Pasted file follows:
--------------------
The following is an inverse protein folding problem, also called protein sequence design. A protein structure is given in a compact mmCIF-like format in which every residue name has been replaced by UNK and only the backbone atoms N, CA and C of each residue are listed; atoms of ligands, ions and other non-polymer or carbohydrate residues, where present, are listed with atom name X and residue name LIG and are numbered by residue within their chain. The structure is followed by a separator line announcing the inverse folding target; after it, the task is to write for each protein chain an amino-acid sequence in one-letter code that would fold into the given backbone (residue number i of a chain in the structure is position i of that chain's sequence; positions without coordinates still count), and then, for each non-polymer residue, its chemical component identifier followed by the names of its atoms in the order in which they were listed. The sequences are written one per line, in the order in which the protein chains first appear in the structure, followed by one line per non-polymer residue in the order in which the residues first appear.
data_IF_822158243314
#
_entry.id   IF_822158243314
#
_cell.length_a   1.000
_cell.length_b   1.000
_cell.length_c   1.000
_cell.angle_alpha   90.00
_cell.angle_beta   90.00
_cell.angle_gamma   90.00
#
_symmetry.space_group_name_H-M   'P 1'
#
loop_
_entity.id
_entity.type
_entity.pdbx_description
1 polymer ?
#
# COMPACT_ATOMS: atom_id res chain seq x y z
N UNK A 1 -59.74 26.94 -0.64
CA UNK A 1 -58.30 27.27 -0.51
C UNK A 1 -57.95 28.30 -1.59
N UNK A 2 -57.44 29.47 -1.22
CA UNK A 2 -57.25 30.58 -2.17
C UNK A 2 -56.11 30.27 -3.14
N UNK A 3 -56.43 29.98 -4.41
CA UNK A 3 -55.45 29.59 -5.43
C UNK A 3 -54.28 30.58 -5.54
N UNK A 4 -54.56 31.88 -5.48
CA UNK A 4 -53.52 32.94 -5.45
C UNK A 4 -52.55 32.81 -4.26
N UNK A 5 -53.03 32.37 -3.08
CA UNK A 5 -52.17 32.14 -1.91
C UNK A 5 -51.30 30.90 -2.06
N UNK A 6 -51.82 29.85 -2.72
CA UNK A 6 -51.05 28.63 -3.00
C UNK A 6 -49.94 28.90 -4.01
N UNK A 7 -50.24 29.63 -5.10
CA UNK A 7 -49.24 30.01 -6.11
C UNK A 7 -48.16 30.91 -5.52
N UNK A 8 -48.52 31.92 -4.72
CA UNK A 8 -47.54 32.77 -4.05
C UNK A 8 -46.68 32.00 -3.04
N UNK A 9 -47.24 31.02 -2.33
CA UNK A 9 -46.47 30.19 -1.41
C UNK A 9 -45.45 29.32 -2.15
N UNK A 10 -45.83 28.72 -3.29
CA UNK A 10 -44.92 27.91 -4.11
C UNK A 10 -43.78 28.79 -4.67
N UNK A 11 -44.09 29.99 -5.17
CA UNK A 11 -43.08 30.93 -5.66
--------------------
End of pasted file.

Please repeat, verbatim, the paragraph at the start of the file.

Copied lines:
The following is an inverse protein folding problem, also called protein sequence design. A protein structure is given in a compact mmCIF-like format in which every residue name has been replaced by UNK and only the backbone atoms N, CA and C of each residue are listed; atoms of ligands, ions and other non-polymer or carbohydrate residues, where present, are listed with atom name X and residue name LIG and are numbered by residue within their chain. The structure is followed by a separator line announcing the inverse folding target; after it, the task is to write for each protein chain an amino-acid sequence in one-letter code that would fold into the given backbone (residue number i of a chain in the structure is position i of that chain's sequence; positions without coordinates still count), and then, for each non-polymer residue, its chemical component identifier followed by the names of its atoms in the order in which they were listed. The sequences are written one per line, in the order in which the protein chains first appear in the structure, followed by one line per non-polymer residue in the order in which the residues first appear.